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Unemployment

Every Sunday I try to reference 4-5 articles I found particularly insightful or useful. This weeks topic centers on dealing with unemployment. It seems everyone has a little bit of advice for those who are recently unemployed or scared they are going to be:

Bargaineering has a guest writer “Sarah” who is chronicling her journey from recently how she became recently unemployed to the search for a new job in this multi-part series.

J.D. over at Get Rich Slowly has posed to the question to his readers as to whether it is unethical to take a second job when so many people have no jobs at all?

The Weakonimist explores how the flu and layoff’s are similar, in that they are contagious.

MoneyNing provides some great tips on how to survive a layoff.

And FrugalDad asks whether it is better to stockpile cash or pay down debt when preparing for a layoff.

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iheartcoffee

Love your coffee

Why on earth would you ever want to work with your spouse? Don’t get me wrong, I love my wife, but I would not want to work with her.  But more than just the fact that you would have to deal with that person non stop 24/7, you are both subject to the same employment problems.   With the economy in the toilet and the constant reminders about portfolio diversification, why is it that so many people don’t consider employment diversification. I know people who worked together and they were both laid off, I don’t think they learned though because they are working together again. The odds of both a husband and wife losing their jobs at the same time when working for separate companies in separate professions is considerably less likely than two people working in the same company.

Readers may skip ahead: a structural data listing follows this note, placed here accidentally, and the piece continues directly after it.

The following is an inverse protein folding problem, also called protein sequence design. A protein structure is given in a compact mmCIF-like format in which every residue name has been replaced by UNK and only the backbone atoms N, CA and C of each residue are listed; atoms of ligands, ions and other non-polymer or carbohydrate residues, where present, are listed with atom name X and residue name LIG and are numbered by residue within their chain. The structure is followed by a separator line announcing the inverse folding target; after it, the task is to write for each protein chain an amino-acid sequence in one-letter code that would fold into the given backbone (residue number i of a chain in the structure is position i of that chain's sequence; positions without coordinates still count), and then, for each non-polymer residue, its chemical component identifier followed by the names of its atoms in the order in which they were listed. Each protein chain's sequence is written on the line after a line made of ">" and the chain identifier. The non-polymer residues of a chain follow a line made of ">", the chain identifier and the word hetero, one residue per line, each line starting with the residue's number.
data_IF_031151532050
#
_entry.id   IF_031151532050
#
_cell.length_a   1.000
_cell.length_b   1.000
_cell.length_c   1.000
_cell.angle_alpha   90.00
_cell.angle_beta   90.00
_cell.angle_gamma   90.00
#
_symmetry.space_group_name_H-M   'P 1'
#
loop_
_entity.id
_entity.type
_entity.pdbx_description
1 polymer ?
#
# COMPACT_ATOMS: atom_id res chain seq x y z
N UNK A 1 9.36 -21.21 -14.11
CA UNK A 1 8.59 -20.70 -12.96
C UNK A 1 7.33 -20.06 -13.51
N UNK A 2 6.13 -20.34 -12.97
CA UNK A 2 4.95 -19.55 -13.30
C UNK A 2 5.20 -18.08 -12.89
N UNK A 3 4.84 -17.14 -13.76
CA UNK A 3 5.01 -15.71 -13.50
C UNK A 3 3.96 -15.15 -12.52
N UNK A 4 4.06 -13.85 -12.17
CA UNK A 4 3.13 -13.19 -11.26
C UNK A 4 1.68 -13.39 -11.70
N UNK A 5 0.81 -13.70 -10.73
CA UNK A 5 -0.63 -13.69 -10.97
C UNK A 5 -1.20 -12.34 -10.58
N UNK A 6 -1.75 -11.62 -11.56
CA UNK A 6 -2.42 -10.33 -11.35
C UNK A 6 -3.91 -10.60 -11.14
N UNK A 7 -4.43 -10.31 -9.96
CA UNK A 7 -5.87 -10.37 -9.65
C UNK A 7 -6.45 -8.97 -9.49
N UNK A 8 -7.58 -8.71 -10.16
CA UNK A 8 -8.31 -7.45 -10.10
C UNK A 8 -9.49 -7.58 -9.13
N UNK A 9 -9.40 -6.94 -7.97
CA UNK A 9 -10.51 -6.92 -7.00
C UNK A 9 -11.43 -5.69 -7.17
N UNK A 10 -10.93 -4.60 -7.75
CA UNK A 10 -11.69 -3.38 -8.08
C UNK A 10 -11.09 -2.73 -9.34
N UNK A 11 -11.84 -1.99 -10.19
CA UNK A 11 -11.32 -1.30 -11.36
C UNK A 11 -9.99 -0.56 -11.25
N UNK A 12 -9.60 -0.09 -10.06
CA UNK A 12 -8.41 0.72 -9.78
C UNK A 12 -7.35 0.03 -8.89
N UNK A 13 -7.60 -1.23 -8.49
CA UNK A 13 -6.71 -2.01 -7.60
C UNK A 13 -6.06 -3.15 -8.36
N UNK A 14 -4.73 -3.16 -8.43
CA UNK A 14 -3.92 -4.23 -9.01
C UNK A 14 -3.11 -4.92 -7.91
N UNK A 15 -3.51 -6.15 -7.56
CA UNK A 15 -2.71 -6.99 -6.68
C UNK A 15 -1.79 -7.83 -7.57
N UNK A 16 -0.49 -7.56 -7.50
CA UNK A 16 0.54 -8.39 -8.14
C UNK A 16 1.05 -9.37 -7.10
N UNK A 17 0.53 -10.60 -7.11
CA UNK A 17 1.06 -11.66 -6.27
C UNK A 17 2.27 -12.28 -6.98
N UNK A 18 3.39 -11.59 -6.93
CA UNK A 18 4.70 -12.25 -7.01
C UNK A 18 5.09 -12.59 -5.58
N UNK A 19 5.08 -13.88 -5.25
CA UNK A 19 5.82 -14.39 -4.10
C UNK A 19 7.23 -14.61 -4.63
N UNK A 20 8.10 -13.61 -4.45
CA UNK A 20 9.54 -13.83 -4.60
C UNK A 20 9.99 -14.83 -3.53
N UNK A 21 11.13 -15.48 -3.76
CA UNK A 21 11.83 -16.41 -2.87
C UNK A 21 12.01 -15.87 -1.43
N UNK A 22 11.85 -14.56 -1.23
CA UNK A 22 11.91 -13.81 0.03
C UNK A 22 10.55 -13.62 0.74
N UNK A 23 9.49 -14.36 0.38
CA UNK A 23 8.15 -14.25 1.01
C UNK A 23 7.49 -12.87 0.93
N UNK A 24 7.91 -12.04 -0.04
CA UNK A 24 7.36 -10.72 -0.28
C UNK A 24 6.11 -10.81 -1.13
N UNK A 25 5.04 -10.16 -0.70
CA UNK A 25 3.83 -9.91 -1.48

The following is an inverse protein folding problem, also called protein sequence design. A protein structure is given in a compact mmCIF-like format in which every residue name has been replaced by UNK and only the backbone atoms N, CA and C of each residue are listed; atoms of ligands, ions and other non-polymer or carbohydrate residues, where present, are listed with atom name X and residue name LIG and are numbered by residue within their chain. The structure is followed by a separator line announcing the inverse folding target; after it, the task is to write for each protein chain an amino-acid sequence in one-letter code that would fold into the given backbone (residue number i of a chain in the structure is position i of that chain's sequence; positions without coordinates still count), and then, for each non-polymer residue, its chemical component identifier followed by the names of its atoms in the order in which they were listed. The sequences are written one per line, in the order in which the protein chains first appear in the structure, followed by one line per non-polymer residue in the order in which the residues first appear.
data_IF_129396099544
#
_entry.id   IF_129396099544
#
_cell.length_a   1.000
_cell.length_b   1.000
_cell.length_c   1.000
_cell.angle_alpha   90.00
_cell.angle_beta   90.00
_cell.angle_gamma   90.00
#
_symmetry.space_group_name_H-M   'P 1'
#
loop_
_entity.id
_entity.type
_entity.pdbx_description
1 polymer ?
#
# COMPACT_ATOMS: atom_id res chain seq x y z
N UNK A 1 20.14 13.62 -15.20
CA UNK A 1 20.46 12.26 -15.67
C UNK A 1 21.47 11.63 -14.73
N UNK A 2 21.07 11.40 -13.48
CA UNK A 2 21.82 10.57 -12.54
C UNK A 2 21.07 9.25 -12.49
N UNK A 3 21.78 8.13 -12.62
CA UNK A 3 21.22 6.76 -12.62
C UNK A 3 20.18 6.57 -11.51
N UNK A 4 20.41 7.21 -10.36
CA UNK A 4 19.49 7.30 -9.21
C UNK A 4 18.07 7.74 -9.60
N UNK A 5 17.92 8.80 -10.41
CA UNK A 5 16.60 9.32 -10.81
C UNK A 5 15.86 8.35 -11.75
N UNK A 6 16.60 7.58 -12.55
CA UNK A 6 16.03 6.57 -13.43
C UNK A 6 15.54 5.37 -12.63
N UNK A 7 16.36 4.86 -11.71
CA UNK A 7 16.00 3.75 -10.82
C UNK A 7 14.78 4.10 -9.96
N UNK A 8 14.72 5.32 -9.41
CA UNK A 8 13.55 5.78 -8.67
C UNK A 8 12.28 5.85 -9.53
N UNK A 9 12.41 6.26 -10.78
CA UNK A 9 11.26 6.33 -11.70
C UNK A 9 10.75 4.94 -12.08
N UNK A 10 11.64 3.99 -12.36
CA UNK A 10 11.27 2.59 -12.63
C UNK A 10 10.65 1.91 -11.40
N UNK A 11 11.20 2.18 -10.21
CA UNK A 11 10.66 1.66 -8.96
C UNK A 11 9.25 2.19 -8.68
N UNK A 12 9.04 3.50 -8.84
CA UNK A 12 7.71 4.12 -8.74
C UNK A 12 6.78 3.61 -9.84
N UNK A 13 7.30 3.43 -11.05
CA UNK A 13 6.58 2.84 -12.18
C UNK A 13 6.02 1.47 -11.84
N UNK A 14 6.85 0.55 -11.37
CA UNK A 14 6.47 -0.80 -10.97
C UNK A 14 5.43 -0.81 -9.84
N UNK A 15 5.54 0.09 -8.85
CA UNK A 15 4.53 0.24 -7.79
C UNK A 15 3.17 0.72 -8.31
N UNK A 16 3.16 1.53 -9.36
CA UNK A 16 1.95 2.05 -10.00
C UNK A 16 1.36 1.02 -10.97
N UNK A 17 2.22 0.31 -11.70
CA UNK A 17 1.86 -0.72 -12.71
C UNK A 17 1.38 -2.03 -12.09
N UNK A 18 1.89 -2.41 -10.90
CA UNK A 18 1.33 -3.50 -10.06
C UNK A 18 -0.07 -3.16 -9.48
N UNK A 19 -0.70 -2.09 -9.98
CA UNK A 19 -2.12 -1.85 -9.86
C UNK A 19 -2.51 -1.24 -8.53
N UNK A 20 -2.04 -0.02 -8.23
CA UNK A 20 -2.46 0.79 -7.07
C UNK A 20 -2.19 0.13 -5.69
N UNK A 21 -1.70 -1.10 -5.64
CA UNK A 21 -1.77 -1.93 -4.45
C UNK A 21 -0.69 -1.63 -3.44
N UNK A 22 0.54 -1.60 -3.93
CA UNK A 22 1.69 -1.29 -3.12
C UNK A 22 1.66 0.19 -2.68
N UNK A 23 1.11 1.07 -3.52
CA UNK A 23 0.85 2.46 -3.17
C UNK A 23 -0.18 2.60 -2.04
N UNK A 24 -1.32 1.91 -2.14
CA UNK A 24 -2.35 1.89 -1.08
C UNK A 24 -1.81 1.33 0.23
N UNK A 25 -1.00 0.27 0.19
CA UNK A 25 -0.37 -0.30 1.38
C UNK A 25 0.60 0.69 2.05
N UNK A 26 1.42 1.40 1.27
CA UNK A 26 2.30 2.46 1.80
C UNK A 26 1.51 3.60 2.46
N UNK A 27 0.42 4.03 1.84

What would you do if both you and your spouse work for Circuit City, or Goody’s Family Clothing. Both of these companies have gone belly up and are liquidating this year and you would find yourselves both out of a job, both of you looking for similar jobs in a saturated job market. Another factor, and one I am painfully aware of,  is when you have two incomes you tend to spend more and buy bigger. This tendency makes it that much harder for you to be able to maintain your lifestyle when both incomes are lost, and possibly replaced with only part time incomes.  With 11.6 million currently unemployed it is only getting harder to both find, and maintain a job. Why would you want to take the additional risk of both spouses working in the  same company/industry. Even though jobs are getting more scarce this may not be bad time to diversify your employment or at the least increase your emergency fund to ensure you can afford to pay the bills in the event both spouses are suddenly unemployed.

Photo: (tifotter)

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